Let me deal with the issue of the House of Lords. The explanatory notes talk about “dual mandates” and people prevented from being a Member of both this House and the Assembly, as is right and proper. What mandate does a Member of the House of Lords have? They do not have any mandate. We have a mandate because we are elected, but a Member of the House of Lords has none because they are appointed. So this legislation does not apply to the House of Lords because it is in a different position. If the House of Lords were elected, there would be a strong argument for saying that we should be legislating to prevent dual membership there, but it is not elected and it is different. Indeed, that was one of the reasons why people opposed reforming the House of Lords, because to do so would put it on the same level as, or make it equivalent to, this House, and that would threaten the authority of this House. So this matter is summed up in the very phraseology used about ending “dual mandates”. It is right and proper to do that in respect of the House of Commons, but Members of the House of Lords do not have a mandate. They have a legislative role, but they do not have a mandate.
Is the right hon. Gentleman not trying to create a class of Members of the House of Lords who are Members of that House and sit there without a mandate, but who nevertheless have a mandate by virtue of sitting in another Assembly? He is trying to have it both ways; if he making a virtue of their having no mandate, leave them without a mandate.
I think that when the hon. Gentleman reads that over again in Hansard,he will perhaps want to reflect on that contribution.
It is clear that we are legislating to end dual mandates. As Members of the House of Lords do not have any mandate, it does not apply to them. In any case, for the other reasons that have been set out by my right hon. Friend the Member for Lagan Valley, there is a difference. Interestingly, when the Secretary of State for Wales made his announcement in March, he did not include a bar on membership of the House of Lords and the Welsh Assembly; he confined it to the House of Commons. So for all those reasons, the Government are taking the right approach.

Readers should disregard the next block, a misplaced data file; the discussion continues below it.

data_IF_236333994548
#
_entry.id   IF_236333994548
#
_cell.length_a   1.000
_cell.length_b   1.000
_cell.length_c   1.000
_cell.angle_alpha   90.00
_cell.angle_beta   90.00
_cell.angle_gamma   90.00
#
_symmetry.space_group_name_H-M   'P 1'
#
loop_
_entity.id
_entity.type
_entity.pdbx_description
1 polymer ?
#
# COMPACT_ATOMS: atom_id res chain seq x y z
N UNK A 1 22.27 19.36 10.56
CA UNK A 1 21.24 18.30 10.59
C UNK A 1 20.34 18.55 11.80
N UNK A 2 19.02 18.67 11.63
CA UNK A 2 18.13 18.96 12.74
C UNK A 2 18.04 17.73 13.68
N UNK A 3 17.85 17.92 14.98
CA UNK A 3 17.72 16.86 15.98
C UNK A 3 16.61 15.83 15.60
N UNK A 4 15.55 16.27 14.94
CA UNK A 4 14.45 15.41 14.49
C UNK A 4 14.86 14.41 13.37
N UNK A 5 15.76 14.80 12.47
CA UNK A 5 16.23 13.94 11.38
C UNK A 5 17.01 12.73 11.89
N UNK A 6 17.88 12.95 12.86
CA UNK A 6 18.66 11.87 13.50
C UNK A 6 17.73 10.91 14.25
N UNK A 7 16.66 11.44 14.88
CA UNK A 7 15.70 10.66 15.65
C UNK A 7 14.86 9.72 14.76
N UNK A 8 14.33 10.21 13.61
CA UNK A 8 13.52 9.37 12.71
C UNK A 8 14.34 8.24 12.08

On the issue of membership of the Irish Parliament, we very much welcome the Government’s decision to follow the position of the Select Committee and to take on board the representations made on that matter. It is right and proper that that should be the case.
Finally, let me turn to the issue of non-representation—I raised this on Second Reading and return to it now—by people who have seats in this House but who do not take them and do not do the work of parliamentarians. The Minister will know that the issue has been raised and is being pursued. The Bill is not necessarily the vehicle or the means by which it should be pursued, but the Minister should rest assured that, as we talk about dual mandates and about representation and people being fit for jobs and about the jobs they are or are not doing, there remains the outstanding scandal of all—the Members of Parliament who are elected, who get money to run their parliamentary business and who get representative money for which they do not have to account in the way that we do as parliamentarians and that they can use for party political purposes. That is an issue that the House still must, and, I am sure, will, address.